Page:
The use of air in the presence of potassium hydroxide in hexamethyl phosphoramide is also a suitable oxidizing system for use in the instant invention.
Potassium permanganate in basic aqueous media at 0 for up to 20 hours can also be employed as the oxidizing agent for use in the invention.
The hydroxy acids are treated with an oxidizing agent to produce diacids and these diacids, combined with those diacids originally in the fermentor liquid product, can be covered by cooling the reaction mixture to precipitate the diacids, if not already insoluble in the reaction medium, and then filtering the diacids from the mixture. The recovered diacids are then washed thoroughly to remove traces of the oxidation reaction system. Usually this washing will result in a color-free (white) diacid product. Occasionally, it may be desirable to use a preliminary washing step employing a dilute solution of a reducing agent in order to destroy any occluded oxidizing agent remaining with the recovered diacids.
The recovered dicarboxylic acids are then esterified with a lower alkanol, e.g., methanol or ethanol to form diesters. The diesters can be treated with a sodium dispersion to perform the cyclization (intramolecular acyloin condensation) to the cyclic α-hydroxyketones (cyclic acyloin) which can be reduced directly to the cyclic ketones by hydrogen iodide or zinc and hydrochloric acid. Alternatively, the cyclic acyloins can be dehydrated to the cyclic unsaturated ketones which can be selectively hydrogenated to the cyclic saturated ketone.
The above sequence of steps can be represented by the chemical reactions shown schematically below: ##EQU1##
The individual steps of esterification of the diacids, forming the cyclic acyloins from the diesters, and obtaining the cyclic ketones from said cyclic acyloins are well known in the art although they are described in detail in the following examples. However, the benefits of the instant invention are observed in at least two aspects of this sequence of reaction steps.
First, the yield of diester is improved when the crude diacid mixture is treated with an oxidizing agent according to this invention prior to the esterification reaction. Second, the acyloin condensation reaction requires significantly less time if the diester reactant is prepared from the crude diacid mixture treated with an oxidizing agent according to this invention than if the diester is prepared from the untreated crude diacid. These factors, as well as the best mode of practicing the invention are demonstrated by the following examples.
A. Diacid -- Fourteen fermentations were carried out aerobically with n-octadecane as the primary source of carbon according to the following general procedure.
A sucrose-containing nutrient was prepared by dissolving the following ingredients in sufficient distilled water to give a liter of solution.
______________________________________Component Grams Per Liter______________________________________Sucrose 40Commercial Yeast Extract 5Urea 1KH.sub.2 PO.sub.4 1MgSO.sub.4.7H.sub.2 O 3Mineral Solution 1 ml______________________________________
The mineral solution employed above was prepared by adding the following materials, in the quantities shown, to water to form 1 liter of solution.
______________________________________ Grams Per LiterComponent of Solution______________________________________CuSO.sub.4.5H.sub.2 O 0.06KI 0.08MnSO.sub.4.H.sub.2 O 0.30NaMoO.sub.4.2H.sub.2 O 0.20H.sub.3 BO.sub.3 0.02ZnSO.sub.4.7H.sub.2 O 2.0FeCl.sub.3.6H.sub.2 O 4.8______________________________________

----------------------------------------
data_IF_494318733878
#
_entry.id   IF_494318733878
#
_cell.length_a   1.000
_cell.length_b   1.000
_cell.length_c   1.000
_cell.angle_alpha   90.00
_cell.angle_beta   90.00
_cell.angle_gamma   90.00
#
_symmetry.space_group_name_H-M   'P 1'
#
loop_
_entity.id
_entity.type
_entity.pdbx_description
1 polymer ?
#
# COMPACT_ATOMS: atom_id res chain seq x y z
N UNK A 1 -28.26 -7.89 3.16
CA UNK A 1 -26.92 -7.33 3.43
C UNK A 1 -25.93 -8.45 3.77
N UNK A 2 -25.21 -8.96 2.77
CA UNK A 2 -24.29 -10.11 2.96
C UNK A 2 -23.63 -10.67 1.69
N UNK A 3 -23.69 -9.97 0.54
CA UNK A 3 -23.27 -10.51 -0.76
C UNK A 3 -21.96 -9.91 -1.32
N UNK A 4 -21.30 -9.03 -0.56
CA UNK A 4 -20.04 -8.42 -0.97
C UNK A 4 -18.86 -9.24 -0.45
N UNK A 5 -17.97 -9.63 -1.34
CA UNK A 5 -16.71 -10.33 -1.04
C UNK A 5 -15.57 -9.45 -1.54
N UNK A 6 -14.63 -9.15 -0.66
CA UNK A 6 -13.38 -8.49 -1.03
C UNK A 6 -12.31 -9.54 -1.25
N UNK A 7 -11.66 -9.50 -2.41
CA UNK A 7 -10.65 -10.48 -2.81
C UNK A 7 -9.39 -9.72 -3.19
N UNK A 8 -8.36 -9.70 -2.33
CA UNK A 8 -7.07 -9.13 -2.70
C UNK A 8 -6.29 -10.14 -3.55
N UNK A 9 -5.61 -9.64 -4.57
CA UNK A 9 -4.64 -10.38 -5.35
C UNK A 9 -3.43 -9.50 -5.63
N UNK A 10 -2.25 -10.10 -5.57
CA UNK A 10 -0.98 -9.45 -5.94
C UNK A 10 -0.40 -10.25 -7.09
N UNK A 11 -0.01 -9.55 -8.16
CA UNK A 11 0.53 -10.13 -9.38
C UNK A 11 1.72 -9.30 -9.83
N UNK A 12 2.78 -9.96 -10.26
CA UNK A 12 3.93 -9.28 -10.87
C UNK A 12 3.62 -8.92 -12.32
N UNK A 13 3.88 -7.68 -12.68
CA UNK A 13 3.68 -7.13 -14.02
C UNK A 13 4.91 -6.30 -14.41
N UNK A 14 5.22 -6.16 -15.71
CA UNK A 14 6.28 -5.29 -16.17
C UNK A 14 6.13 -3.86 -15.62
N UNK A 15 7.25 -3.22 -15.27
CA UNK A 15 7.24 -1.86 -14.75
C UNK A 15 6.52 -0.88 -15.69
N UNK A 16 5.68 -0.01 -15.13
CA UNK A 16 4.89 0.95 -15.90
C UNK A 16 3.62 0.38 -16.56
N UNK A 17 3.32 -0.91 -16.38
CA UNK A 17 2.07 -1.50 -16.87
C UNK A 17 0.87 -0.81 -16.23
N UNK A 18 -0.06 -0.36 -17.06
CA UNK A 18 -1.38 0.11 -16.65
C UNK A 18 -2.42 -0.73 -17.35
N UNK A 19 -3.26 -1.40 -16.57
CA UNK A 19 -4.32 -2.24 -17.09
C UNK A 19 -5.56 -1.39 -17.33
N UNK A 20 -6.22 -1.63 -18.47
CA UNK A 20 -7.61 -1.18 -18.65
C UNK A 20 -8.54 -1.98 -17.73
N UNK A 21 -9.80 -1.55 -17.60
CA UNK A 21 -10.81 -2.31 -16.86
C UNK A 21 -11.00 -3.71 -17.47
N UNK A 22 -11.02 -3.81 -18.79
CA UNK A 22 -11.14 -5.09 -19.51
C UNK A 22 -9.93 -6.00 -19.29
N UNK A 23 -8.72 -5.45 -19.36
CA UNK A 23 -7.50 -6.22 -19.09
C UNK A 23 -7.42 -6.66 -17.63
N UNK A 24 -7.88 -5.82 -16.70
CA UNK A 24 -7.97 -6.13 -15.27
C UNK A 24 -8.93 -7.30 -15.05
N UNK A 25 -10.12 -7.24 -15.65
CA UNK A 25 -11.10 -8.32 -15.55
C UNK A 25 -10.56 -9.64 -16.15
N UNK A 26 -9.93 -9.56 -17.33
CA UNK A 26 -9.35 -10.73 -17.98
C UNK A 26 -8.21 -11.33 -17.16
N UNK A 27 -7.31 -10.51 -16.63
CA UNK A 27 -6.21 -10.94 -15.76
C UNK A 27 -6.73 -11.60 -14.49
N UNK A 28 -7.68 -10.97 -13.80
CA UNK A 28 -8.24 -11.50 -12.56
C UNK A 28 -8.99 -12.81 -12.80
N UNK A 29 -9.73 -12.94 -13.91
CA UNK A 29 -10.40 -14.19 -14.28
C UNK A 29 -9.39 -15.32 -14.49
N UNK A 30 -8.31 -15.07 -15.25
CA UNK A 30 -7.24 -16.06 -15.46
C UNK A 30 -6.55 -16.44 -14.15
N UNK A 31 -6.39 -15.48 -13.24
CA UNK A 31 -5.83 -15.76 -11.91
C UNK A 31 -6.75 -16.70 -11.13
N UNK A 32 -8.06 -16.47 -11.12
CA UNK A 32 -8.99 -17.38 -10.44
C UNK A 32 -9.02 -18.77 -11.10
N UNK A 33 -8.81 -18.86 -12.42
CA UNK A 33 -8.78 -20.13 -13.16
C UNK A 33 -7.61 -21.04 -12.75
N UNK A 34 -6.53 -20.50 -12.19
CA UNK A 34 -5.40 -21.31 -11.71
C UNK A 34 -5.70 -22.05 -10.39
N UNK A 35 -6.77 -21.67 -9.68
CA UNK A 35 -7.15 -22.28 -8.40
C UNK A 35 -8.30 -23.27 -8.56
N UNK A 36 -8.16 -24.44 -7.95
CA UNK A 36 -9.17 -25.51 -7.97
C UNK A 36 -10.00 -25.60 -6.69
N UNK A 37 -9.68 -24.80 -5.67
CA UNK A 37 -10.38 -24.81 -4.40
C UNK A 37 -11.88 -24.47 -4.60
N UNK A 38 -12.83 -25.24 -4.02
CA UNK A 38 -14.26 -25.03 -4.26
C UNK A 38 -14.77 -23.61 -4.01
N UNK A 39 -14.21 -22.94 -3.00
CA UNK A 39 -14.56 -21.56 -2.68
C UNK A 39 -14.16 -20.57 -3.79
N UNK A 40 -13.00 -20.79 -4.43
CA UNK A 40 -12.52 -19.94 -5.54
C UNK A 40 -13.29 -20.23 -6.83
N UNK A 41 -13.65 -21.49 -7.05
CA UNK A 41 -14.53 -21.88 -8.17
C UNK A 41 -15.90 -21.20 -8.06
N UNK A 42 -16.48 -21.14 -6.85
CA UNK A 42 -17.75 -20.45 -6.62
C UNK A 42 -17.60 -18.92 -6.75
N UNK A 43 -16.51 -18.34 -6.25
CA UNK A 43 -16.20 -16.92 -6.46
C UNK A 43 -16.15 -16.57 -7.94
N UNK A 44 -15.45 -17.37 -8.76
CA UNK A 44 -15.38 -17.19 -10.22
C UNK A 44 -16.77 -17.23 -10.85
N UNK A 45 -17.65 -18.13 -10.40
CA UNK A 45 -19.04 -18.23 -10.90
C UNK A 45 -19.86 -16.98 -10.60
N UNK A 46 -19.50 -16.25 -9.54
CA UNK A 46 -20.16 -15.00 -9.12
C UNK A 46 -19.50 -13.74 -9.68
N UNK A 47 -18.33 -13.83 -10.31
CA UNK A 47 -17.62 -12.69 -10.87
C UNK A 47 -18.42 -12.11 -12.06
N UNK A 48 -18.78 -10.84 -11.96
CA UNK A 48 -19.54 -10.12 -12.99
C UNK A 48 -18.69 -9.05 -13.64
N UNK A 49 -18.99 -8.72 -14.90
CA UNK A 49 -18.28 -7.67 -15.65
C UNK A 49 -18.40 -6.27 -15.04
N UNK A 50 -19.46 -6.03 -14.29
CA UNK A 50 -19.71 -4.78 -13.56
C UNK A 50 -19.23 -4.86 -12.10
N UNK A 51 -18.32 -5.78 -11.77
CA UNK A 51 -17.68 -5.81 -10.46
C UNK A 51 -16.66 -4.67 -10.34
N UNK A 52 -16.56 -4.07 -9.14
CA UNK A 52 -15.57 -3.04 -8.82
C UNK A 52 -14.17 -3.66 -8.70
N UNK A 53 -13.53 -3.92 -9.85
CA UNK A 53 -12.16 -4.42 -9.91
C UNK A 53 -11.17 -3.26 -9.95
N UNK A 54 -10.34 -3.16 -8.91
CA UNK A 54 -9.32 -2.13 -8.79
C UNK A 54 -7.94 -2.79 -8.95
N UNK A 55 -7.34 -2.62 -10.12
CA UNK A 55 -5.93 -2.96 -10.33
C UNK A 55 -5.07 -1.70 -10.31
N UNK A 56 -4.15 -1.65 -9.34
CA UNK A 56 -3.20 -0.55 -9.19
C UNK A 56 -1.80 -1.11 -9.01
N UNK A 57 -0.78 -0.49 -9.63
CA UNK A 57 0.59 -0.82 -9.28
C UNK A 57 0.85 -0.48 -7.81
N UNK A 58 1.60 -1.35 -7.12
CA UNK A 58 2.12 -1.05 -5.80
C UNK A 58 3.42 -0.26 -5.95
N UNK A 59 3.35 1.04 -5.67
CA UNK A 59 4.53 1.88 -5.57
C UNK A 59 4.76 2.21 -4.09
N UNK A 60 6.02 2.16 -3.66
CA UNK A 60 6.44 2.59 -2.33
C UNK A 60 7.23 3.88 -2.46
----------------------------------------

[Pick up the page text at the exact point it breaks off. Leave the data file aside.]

A 4 liter sample of the sucrose-containing medium was then innoculated with 500 ml of 5-day old culture of a mutant Torulopsis bombicola, specifically with strain NRRL-Y-7570. Fifty g of n-octadecane were added to the mixture and the temperature of the composite was adjusted to about 30 The mixture was agitated and air was introduced at a rate of about 0.10 volume per minute per volume of fermentation liquor. Fermentation was contained for about 137 hours. The fermentor effluent was filtered and the filter cake was air dried and reduced to a powder. It was then extracted with acetone to recover the crude diacid.
The acetone extraction was conducted for about 2 hours using about 2 liters of acetone per about 200 grams of dried cell mixture. The extract was filtered to remove cell residues and other insoluble materials. The filtrate was condensed until a slurry was obtained and the slurry was diluted with n-hexane. The resulting mixture was cooled with ice water to precipitate the extracted crude diacid containing hydroxy acid. This crude acid mixture was dried.
B. Esterification -- A mixture of crude diacids containing hydroxy acids, such as that obtained by the acetone extraction procedures, generally described above, was esterified with ethanol according to the procedures given below. The crude diacids were comprised principally of octadecanedioic acid.
A 2-liter flask equipped with condenser and water take-off means was charged with 85.3 g (0.27 mols) of the diacid mixture, 600 ml toluene, 60 ml (1.0 mol) absolute ethanol and 1.5 ml concentrated sulfuric acid. This mixture was refluxed for about 30 hours and about 36 ml of a mixture of water and ethanol was recovered from the reaction mixture during this period. The reaction mixture was then washed with water and the organic phase separated and condensed by removing the toluene under vacuum. Fractional distillation of the condensed organic phase under vacuum then recovered 56.1 g (0.15 mol) of the diester for a 56 mole percent yield.
C. Acyloin Condensation -- A 2-liter Morton flask equipped with heating and stirring means, thermometer, reflux condenser, nitrogen gas inlet and addition funnel was charged with 800 ml of xylene and 6.5 g (0.283 g atoms) of sodium. A dispersion of the sodium was formed by heating and vigorous stirring. To the stirred and heated sodium dispersion was slowly added 24.5 g (0.066 mols) of the diethyl ester of octadecanedioic acid prepared in the manner as described above (B.). Heating and stirring of the reaction mixture was carried out for a total of about 12.5 hours. However, visible particles of sodium metal remained thereafter. Treatment of the reaction mixture with ethanol and then water produced a suspension that was difficult to separate into aqueous and organic phases. Removal of solids by filtration appeared to aid phase separation. The organic phase was separated, condensed, then fractionally distilled to provide 8.5 grams of product comprising the cyclic acyloin, α-hydroxycyclooctadecanone, for a yield of 46% based on the diester.